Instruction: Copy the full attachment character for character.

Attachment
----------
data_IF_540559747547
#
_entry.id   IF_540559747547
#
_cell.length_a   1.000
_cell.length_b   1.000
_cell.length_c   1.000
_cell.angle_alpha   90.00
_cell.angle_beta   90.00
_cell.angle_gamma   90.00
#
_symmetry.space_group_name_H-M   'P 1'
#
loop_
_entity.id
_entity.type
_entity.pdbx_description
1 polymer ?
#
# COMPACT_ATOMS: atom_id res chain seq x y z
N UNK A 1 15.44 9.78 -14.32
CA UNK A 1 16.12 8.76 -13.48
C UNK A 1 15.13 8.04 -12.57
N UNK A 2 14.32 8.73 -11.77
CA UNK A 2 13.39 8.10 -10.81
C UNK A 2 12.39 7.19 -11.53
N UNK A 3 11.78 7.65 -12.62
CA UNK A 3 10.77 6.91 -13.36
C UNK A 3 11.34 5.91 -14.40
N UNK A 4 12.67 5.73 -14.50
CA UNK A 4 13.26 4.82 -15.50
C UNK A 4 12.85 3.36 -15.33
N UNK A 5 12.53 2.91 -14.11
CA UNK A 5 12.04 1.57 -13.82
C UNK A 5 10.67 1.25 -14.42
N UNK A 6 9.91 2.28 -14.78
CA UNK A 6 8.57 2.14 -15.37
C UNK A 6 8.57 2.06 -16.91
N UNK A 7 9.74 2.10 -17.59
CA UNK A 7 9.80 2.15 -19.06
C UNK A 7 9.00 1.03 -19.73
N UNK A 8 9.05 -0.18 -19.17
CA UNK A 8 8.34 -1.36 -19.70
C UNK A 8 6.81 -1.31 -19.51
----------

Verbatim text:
data_IF_540559747547
#
_entry.id   IF_540559747547
#
_cell.length_a   1.000
_cell.length_b   1.000
_cell.length_c   1.000
_cell.angle_alpha   90.00
_cell.angle_beta   90.00
_cell.angle_gamma   90.00
#
_symmetry.space_group_name_H-M   'P 1'
#
loop_
_entity.id
_entity.type
_entity.pdbx_description
1 polymer ?
#
# COMPACT_ATOMS: atom_id res chain seq x y z
N UNK A 1 15.44 9.78 -14.32
CA UNK A 1 16.12 8.76 -13.48
C UNK A 1 15.13 8.04 -12.57
N UNK A 2 14.32 8.73 -11.77
CA UNK A 2 13.39 8.10 -10.81
C UNK A 2 12.39 7.19 -11.53
N UNK A 3 11.78 7.65 -12.62
CA UNK A 3 10.77 6.91 -13.36
C UNK A 3 11.34 5.91 -14.40
N UNK A 4 12.67 5.73 -14.50
CA UNK A 4 13.26 4.82 -15.50
C UNK A 4 12.85 3.36 -15.33
N UNK A 5 12.53 2.91 -14.11
CA UNK A 5 12.04 1.57 -13.82
C UNK A 5 10.67 1.25 -14.42
N UNK A 6 9.91 2.28 -14.78
CA UNK A 6 8.57 2.14 -15.37
C UNK A 6 8.57 2.06 -16.91
N UNK A 7 9.74 2.10 -17.59
CA UNK A 7 9.80 2.15 -19.06
C UNK A 7 9.00 1.03 -19.73
N UNK A 8 9.05 -0.18 -19.17
CA UNK A 8 8.34 -1.36 -19.70
C UNK A 8 6.81 -1.31 -19.51